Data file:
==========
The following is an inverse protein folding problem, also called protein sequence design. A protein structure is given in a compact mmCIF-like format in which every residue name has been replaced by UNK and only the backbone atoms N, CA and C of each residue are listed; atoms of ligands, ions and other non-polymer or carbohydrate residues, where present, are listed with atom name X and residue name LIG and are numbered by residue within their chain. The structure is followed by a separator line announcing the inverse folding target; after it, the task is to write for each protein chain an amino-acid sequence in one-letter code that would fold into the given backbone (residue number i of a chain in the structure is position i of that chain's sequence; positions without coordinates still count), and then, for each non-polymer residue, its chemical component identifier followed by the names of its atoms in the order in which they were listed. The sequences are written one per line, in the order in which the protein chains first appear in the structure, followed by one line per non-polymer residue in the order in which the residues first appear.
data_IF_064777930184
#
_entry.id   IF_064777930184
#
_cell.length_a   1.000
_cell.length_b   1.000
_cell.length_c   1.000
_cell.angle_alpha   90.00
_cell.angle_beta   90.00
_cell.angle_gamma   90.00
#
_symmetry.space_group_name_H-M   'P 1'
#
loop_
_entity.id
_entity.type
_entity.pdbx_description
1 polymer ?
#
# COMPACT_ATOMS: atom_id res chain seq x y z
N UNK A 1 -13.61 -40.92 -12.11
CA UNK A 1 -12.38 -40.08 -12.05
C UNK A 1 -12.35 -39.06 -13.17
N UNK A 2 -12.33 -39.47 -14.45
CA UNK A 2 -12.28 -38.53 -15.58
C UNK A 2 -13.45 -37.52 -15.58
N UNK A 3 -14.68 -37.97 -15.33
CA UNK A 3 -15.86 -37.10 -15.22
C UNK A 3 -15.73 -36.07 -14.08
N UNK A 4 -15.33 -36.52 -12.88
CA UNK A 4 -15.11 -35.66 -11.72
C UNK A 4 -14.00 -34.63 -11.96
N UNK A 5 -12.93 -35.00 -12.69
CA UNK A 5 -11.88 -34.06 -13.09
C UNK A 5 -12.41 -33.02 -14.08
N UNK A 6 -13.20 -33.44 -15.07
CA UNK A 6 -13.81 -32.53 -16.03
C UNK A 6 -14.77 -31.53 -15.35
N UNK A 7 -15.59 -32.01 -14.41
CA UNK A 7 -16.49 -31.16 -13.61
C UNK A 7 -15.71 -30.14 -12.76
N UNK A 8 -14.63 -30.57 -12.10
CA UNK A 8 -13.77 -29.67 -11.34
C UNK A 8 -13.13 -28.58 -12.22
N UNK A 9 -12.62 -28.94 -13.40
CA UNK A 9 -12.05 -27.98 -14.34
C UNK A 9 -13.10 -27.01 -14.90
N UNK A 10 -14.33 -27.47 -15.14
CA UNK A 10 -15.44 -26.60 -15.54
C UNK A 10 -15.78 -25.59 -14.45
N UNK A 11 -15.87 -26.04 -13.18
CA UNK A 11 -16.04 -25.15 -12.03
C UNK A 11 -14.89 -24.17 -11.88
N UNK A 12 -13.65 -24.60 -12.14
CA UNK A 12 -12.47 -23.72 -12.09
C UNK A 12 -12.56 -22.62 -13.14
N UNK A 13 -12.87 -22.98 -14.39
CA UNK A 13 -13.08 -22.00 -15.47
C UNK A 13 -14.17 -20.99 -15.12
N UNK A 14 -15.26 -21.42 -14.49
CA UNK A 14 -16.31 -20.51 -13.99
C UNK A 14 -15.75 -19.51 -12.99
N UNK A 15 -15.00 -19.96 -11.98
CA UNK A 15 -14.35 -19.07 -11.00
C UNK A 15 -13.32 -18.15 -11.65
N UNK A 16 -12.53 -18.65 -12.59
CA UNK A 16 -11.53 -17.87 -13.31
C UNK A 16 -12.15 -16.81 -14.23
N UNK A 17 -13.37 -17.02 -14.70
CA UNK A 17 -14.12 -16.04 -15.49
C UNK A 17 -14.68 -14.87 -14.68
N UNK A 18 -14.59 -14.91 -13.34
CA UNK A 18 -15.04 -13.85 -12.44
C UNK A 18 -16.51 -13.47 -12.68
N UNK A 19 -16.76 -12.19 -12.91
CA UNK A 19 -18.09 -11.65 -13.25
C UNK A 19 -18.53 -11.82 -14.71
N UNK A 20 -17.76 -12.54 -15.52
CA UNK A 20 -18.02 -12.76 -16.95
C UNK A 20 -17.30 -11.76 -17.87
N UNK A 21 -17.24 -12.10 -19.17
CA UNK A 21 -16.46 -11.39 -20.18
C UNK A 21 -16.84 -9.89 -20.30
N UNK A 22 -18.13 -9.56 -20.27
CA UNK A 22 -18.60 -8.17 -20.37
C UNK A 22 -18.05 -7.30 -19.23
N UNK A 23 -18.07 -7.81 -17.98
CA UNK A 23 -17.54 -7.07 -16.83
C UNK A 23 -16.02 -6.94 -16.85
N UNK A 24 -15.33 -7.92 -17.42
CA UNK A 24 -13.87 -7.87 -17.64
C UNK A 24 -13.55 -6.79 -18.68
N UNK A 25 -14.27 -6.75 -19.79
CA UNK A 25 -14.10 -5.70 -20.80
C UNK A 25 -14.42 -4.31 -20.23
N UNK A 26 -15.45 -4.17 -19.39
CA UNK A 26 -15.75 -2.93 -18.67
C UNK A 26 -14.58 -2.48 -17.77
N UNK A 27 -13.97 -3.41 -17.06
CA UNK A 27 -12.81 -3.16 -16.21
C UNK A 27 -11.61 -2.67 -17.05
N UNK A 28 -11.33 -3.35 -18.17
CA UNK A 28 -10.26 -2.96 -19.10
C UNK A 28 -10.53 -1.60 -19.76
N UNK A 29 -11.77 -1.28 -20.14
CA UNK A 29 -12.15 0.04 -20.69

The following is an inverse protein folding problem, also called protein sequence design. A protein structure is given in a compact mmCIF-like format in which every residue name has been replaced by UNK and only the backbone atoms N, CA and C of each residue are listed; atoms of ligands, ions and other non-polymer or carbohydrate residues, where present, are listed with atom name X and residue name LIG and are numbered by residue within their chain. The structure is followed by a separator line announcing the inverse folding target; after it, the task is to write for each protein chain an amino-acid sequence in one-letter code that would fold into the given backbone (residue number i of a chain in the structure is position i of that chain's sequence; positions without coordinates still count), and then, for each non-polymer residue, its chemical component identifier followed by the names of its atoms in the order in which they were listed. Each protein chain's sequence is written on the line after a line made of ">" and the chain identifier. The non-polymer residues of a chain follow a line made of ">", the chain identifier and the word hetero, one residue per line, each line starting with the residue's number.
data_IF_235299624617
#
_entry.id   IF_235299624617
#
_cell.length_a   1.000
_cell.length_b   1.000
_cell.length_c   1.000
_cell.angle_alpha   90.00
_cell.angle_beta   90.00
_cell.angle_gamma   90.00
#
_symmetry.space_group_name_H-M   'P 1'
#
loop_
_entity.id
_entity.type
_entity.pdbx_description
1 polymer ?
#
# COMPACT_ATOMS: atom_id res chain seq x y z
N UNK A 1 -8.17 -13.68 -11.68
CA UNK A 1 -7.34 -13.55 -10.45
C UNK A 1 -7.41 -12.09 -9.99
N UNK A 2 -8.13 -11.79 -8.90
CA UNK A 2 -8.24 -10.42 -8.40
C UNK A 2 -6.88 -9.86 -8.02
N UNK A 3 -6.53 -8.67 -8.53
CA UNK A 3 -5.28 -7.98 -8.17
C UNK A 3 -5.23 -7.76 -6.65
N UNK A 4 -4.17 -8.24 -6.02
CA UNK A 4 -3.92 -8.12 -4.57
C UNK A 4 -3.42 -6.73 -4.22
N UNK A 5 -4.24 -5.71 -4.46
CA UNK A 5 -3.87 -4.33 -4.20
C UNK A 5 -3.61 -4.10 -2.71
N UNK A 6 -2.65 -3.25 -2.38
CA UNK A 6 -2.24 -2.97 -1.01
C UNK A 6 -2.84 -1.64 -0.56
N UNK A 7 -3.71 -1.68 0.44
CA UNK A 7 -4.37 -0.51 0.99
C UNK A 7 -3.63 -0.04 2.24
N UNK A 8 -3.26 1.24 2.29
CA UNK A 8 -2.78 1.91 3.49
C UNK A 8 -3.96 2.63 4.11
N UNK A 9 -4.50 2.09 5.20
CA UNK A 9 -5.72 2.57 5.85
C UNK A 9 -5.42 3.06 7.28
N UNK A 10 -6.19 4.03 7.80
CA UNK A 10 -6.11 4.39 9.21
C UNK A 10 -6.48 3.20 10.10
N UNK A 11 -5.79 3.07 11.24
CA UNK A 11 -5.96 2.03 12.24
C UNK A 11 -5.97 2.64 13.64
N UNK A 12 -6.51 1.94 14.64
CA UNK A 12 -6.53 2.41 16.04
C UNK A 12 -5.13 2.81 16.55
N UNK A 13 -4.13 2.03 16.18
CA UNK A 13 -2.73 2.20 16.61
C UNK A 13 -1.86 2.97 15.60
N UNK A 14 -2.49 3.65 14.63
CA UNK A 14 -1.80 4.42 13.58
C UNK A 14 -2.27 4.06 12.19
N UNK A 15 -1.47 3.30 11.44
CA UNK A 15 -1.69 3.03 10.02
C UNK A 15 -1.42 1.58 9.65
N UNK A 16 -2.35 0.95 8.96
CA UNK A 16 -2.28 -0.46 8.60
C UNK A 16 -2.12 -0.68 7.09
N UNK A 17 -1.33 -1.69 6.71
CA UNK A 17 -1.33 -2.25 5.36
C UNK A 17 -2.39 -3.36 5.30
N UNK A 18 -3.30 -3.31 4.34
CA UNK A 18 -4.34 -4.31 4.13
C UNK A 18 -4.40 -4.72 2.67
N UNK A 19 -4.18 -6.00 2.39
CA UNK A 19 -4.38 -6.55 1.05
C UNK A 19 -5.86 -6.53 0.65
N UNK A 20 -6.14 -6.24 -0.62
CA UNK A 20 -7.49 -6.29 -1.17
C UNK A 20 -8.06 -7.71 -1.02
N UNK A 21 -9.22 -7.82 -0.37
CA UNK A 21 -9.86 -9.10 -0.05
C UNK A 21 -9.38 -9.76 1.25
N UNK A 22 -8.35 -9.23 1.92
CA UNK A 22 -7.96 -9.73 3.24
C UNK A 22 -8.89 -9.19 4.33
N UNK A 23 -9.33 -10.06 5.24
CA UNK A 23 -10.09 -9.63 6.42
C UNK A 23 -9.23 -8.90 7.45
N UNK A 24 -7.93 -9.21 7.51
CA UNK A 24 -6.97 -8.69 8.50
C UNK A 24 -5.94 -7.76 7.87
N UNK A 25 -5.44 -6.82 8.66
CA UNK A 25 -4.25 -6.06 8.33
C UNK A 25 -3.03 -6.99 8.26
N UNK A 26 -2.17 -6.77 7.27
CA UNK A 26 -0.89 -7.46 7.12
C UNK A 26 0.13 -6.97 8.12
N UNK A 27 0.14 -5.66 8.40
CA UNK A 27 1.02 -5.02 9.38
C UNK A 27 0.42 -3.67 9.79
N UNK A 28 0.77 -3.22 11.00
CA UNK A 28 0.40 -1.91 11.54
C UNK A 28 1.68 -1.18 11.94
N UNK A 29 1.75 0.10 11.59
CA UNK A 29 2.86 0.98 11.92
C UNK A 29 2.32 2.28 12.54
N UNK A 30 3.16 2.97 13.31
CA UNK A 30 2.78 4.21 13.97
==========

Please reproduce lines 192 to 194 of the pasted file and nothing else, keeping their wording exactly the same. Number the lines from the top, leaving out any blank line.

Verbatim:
N UNK A 22 -8.35 -9.23 1.92
CA UNK A 22 -7.96 -9.73 3.24
C UNK A 22 -8.89 -9.19 4.33